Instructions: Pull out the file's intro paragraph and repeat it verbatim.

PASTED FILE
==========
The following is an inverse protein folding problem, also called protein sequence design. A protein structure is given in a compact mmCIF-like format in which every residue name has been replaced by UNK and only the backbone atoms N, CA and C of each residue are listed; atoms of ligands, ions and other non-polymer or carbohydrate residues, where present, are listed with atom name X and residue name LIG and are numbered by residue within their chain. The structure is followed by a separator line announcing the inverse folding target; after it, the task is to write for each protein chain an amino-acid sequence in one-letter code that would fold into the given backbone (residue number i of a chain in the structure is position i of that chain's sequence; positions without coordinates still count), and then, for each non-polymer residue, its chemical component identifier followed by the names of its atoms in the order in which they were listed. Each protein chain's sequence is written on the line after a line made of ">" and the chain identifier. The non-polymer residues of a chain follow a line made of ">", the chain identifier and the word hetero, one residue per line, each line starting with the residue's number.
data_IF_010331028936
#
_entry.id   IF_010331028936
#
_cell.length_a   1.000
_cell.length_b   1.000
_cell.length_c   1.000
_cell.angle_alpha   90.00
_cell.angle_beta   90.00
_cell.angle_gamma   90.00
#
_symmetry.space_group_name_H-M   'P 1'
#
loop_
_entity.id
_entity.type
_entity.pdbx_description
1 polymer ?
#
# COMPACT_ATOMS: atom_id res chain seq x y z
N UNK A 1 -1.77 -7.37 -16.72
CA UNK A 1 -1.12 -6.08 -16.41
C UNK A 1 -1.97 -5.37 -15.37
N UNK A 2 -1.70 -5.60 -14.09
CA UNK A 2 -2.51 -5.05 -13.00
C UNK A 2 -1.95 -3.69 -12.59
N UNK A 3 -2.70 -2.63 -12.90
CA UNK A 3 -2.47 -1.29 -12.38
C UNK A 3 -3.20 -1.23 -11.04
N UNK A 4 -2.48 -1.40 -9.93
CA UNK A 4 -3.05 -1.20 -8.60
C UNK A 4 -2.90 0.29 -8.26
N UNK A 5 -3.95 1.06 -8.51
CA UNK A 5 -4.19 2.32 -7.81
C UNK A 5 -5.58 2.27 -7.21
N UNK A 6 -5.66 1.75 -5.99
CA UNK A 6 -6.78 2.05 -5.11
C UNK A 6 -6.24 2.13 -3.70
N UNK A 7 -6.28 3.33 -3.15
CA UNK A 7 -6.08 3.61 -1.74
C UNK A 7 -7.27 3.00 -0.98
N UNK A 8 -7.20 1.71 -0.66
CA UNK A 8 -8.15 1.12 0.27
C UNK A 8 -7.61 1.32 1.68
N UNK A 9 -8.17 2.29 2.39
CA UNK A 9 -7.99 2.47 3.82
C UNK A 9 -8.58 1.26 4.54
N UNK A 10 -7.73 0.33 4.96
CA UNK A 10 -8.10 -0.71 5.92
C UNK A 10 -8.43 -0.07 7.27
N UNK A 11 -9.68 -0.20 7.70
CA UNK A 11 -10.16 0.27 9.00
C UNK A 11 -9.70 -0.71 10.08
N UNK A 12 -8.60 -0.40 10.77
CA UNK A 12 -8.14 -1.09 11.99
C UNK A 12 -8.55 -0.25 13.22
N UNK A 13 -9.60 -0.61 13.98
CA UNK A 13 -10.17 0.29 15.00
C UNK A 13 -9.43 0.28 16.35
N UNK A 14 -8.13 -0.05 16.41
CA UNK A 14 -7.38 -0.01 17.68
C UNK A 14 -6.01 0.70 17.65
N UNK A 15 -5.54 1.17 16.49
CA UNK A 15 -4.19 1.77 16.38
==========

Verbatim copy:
The following is an inverse protein folding problem, also called protein sequence design. A protein structure is given in a compact mmCIF-like format in which every residue name has been replaced by UNK and only the backbone atoms N, CA and C of each residue are listed; atoms of ligands, ions and other non-polymer or carbohydrate residues, where present, are listed with atom name X and residue name LIG and are numbered by residue within their chain. The structure is followed by a separator line announcing the inverse folding target; after it, the task is to write for each protein chain an amino-acid sequence in one-letter code that would fold into the given backbone (residue number i of a chain in the structure is position i of that chain's sequence; positions without coordinates still count), and then, for each non-polymer residue, its chemical component identifier followed by the names of its atoms in the order in which they were listed. Each protein chain's sequence is written on the line after a line made of ">" and the chain identifier. The non-polymer residues of a chain follow a line made of ">", the chain identifier and the word hetero, one residue per line, each line starting with the residue's number.